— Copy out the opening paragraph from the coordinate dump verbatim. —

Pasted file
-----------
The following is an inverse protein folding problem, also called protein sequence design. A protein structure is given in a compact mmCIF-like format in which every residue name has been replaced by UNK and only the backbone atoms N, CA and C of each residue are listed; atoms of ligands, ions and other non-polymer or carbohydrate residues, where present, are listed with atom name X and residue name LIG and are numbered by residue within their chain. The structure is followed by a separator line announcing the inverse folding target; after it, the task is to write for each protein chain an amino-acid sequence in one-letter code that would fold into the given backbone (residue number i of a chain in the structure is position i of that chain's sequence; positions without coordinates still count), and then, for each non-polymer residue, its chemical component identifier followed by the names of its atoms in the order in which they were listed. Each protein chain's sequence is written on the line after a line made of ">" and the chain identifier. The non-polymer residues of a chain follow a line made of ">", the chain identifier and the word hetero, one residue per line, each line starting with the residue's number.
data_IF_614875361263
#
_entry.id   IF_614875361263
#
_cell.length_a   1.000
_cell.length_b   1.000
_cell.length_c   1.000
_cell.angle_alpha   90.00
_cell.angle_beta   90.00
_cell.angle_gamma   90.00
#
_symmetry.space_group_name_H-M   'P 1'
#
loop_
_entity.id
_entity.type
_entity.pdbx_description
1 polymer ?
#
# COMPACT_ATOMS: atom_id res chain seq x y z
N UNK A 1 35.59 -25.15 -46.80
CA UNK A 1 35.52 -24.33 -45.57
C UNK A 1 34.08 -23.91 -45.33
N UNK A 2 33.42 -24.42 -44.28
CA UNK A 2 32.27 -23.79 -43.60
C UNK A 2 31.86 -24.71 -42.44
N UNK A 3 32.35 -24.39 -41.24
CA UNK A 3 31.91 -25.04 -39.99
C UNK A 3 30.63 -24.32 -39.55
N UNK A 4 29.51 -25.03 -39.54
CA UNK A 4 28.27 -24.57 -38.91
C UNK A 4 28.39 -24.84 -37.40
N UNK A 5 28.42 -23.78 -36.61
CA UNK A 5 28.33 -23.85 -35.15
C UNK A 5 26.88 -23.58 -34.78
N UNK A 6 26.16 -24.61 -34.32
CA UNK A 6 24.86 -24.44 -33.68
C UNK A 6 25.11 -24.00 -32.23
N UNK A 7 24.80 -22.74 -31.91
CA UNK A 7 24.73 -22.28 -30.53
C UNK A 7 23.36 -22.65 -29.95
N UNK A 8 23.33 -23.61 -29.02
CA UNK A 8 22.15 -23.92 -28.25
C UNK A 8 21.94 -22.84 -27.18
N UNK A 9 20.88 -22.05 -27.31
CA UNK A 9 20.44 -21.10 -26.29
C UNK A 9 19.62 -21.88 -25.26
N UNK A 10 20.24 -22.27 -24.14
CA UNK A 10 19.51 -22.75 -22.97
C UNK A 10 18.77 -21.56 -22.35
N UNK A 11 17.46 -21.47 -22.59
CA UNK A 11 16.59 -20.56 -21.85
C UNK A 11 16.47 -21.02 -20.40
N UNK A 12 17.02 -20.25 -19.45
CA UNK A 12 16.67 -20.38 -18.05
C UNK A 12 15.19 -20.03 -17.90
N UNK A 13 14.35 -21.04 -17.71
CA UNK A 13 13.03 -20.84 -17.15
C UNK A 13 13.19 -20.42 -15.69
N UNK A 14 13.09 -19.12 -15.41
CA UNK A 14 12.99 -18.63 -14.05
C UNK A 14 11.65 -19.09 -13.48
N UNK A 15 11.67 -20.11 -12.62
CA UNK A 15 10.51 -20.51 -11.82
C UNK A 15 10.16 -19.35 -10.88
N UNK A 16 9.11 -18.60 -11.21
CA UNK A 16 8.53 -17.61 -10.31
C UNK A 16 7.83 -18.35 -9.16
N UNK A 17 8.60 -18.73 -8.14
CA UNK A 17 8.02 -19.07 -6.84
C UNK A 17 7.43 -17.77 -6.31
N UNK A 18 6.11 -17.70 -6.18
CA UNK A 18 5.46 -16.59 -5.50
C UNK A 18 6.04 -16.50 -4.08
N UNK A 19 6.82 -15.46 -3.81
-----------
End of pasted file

The following is an inverse protein folding problem, also called protein sequence design. A protein structure is given in a compact mmCIF-like format in which every residue name has been replaced by UNK and only the backbone atoms N, CA and C of each residue are listed; atoms of ligands, ions and other non-polymer or carbohydrate residues, where present, are listed with atom name X and residue name LIG and are numbered by residue within their chain. The structure is followed by a separator line announcing the inverse folding target; after it, the task is to write for each protein chain an amino-acid sequence in one-letter code that would fold into the given backbone (residue number i of a chain in the structure is position i of that chain's sequence; positions without coordinates still count), and then, for each non-polymer residue, its chemical component identifier followed by the names of its atoms in the order in which they were listed. Each protein chain's sequence is written on the line after a line made of ">" and the chain identifier. The non-polymer residues of a chain follow a line made of ">", the chain identifier and the word hetero, one residue per line, each line starting with the residue's number.